Commodore 1084S CRT Monitor Restoration

Three years ago, around the time I was first starting to collect vintage computer equipment, I was lucky enough to get my hands on a Commodore C128D 8-bit computer and matching 1084S-D2 CRT monitor.

Commodore C128D and matching 1084S-D2 CRT monitor, before restoration.

According to the previous owner, the monitor seemed to work okay except for a broken power switch, which wouldn’t stay engaged – a common 1084 problem.

However, upon arrival the monitor was completely dead – no power LED, no display, no high voltage. Further investigation was therefore required.

Computer and monitor after cleaning.

The first step was to dismantle the monitor, and inspect everything inside so as to try and locate the source(s) of our problems.

Before we start, a word of warning: like all other mains-voltage electronics, CRTs can be dangerous to work on, so it is important to take care and use the proper precautions – if you don’t know what you’re doing, it’s probably best to leave it to someone who does.

The high voltage side of CRTs can contain extremely high voltages (up to 30 KV), and the “low” voltage side has mains voltage and large line filter capacitors, all of which can give you a nasty shock – most CRTs contain safety features to automatically discharge any stored charge (i.e. bleeder resistors), but even if these exist they can fail, so it’s always best to err on the side of caution.

If you work on a CRT, you do so at your own risk – only work on the CRT when it is powered down, keep one arm behind your back so as to minimise shock across you torso, and ensure that you safely discharge the CRT anode cap before starting work (preferably using a high-impedance lead so as not to damage the CRT coating).

First look inside the monitor.

The rear panel held in place with four screws, and simply pulls off; it is connected to the mainboard via a speaker cable, which can be gently pulled from its header.

The neck-board can be pulled (carefully) from the CRT neck; the mainboard is connected to the front panel by several multi-cables and the dag cable, which need to be removed (take lots of pictures to make sure they go back in correctly afterwards); the mainboard is held in place by a set of screws, and can be slid out of its rails once these are removed.

CRT tube and upper side of the mainboard.
Mainboard removed from the chassis.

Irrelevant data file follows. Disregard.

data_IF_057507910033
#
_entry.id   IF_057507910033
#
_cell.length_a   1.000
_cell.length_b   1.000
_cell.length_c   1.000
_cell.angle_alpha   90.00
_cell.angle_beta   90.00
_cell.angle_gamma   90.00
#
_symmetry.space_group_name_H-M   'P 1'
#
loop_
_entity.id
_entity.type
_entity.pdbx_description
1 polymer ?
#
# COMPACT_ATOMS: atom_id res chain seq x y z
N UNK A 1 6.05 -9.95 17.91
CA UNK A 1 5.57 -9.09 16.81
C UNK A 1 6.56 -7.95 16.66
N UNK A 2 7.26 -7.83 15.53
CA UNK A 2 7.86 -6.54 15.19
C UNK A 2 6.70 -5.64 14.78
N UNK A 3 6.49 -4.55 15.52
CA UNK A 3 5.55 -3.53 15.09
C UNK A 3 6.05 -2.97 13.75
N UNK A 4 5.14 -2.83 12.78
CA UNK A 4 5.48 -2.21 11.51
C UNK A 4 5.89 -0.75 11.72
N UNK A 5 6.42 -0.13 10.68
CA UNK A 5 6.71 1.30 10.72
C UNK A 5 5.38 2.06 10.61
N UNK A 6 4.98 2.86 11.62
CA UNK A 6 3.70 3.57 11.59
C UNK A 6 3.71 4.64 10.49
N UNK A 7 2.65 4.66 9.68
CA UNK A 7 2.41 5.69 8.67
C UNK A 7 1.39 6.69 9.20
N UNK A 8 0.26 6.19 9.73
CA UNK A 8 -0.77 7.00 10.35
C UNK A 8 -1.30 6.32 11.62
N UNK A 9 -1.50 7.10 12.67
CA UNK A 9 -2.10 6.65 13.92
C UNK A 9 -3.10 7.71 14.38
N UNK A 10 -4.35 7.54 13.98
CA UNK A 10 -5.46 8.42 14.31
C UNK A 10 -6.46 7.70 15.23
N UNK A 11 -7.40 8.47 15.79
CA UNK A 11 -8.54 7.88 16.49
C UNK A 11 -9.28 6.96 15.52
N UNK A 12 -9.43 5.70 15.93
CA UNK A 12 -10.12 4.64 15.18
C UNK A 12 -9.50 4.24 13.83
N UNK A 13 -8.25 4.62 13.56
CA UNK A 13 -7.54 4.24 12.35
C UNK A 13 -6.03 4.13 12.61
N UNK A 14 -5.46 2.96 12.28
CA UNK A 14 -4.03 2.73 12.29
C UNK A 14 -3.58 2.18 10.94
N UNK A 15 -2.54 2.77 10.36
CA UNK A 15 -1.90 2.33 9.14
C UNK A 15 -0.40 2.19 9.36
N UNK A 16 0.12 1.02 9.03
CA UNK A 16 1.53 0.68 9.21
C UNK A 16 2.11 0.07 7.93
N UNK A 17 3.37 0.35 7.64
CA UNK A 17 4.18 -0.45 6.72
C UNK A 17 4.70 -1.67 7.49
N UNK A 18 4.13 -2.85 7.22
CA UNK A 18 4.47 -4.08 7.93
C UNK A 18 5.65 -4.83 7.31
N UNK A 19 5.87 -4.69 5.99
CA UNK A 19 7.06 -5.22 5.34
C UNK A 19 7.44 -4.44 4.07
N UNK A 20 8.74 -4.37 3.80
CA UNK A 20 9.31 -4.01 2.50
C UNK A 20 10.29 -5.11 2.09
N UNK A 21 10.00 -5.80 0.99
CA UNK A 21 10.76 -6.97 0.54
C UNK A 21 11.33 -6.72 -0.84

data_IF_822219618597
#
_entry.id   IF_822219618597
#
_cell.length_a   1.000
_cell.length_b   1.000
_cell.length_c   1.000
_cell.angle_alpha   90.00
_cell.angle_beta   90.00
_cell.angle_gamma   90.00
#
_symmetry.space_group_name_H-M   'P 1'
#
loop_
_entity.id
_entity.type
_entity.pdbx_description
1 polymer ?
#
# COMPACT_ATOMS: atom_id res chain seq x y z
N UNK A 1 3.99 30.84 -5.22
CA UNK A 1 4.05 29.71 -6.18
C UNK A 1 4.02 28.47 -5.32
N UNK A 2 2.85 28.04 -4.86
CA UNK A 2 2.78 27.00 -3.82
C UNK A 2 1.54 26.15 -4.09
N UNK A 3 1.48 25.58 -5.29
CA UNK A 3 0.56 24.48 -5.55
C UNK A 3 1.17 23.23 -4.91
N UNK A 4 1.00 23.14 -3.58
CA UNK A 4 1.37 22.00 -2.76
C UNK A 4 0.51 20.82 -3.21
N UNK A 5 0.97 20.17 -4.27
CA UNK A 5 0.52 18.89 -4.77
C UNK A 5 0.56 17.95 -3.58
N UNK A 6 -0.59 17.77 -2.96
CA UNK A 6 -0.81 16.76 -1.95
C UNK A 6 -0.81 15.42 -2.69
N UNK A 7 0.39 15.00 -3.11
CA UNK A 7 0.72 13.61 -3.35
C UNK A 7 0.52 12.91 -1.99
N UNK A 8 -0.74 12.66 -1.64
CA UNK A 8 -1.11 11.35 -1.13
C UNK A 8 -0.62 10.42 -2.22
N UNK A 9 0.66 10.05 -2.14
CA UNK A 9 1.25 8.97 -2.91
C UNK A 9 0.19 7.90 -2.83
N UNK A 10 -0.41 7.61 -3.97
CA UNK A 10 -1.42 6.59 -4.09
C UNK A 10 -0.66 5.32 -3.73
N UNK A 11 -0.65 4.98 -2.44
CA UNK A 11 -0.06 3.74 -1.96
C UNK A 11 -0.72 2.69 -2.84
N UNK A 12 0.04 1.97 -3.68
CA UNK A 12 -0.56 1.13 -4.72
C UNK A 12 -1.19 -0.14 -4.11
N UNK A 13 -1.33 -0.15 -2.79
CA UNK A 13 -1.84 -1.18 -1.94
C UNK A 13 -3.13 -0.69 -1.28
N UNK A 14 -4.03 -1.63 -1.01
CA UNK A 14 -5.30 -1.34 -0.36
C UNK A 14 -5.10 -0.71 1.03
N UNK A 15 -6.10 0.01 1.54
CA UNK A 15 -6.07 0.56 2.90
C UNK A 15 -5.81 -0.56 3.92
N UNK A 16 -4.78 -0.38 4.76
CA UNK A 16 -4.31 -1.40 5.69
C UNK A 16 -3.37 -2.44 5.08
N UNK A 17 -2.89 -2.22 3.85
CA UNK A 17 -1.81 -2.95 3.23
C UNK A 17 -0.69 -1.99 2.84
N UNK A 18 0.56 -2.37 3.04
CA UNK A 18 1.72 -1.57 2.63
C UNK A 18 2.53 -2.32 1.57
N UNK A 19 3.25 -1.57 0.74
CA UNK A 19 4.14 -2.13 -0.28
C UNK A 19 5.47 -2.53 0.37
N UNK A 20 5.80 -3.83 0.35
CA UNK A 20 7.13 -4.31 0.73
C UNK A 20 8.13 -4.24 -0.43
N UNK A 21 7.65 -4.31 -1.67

The 1084 series of monitors suffers from poor soldering, particularly on the HV electronics and flyback transformer, so I originally thought that this could be the problem.

However, on opening up the monitor it was immediately apparent the cause – the eagle-eyed amongst you may have already spotted it.

Mainboard cracks, caused by shipping damage.

Oh, dear…

The monitor had clearly suffered severe damage during shipping, as there were several large cracks in the PCB originating from one of the screws holding the flyback transformer in place – this was likely due to the lack of support at the centre of the board, coupled with the poor quality of the PCB and weight of the flyback transformer.

I figured that this would be difficult to repair but not impossible, as there was no component damage and the PCB was only single-sided. However, judging by the damage, 53 traces would require repair.

Mainboard reseated, and the extent of the damage marked up.

First, I removed the screw onto the flyback transformer as this was preventing the two edges of the cracked PCB from being aligned; then, I carefully flexed the PCB and settled out any overlapping edges; then, I applied epoxy to the outermost crack, clamped both sides together, and left the board to dry overnight.

Then, I carefully removed approximately 4mm of solder mask from each of the affected traces; then, I applied flux and solder to each of the affected traces – I bridged the smaller breaks with solder alone, and the larger breaks with wire-wrapping wire.

While the board was removed, I also replaced the original broken power switch with a new-old-stock part, which was a relatively simple process – the switch itself has four pins, and the metal collar has two pins for extra mechanical support. I first flowed all of these areas with fresh solder (which takes time on the collar, as this draws a lot of heat away from the soldering iron), removed all the solder using my desoldering station (a Duratool D00672), then gently rocked the power switch until it fell out of the board.

Mainboard prepared for soldering.

After reassembly, the monitor now displayed an image on startup.

Initial testing.

I then tested the monitor with the restored C128D, and it seemed to work really well.

  • Display works correctly on all video inputs.
  • Audio output (stereo) works OK.
  • All switches, knobs, and dials work OK.
  • Power LED works OK.

A difficult and time-consuming repair, but a resounding success! It goes to show that just about anything can be repaired, and saved from the dump.

Published by themightymadman

My name is Adam Wilson - I'm an electronics engineer based in the North East of England, UK, and I like tinkering with old junk. In my spare time, I collect, repair, refurbish, and (sometimes) sell vintage computer systems and peripherals, typically from the 1980s (the likes of Commodore, Sinclair, Acorn, Apple, Amstrad, and Atari).

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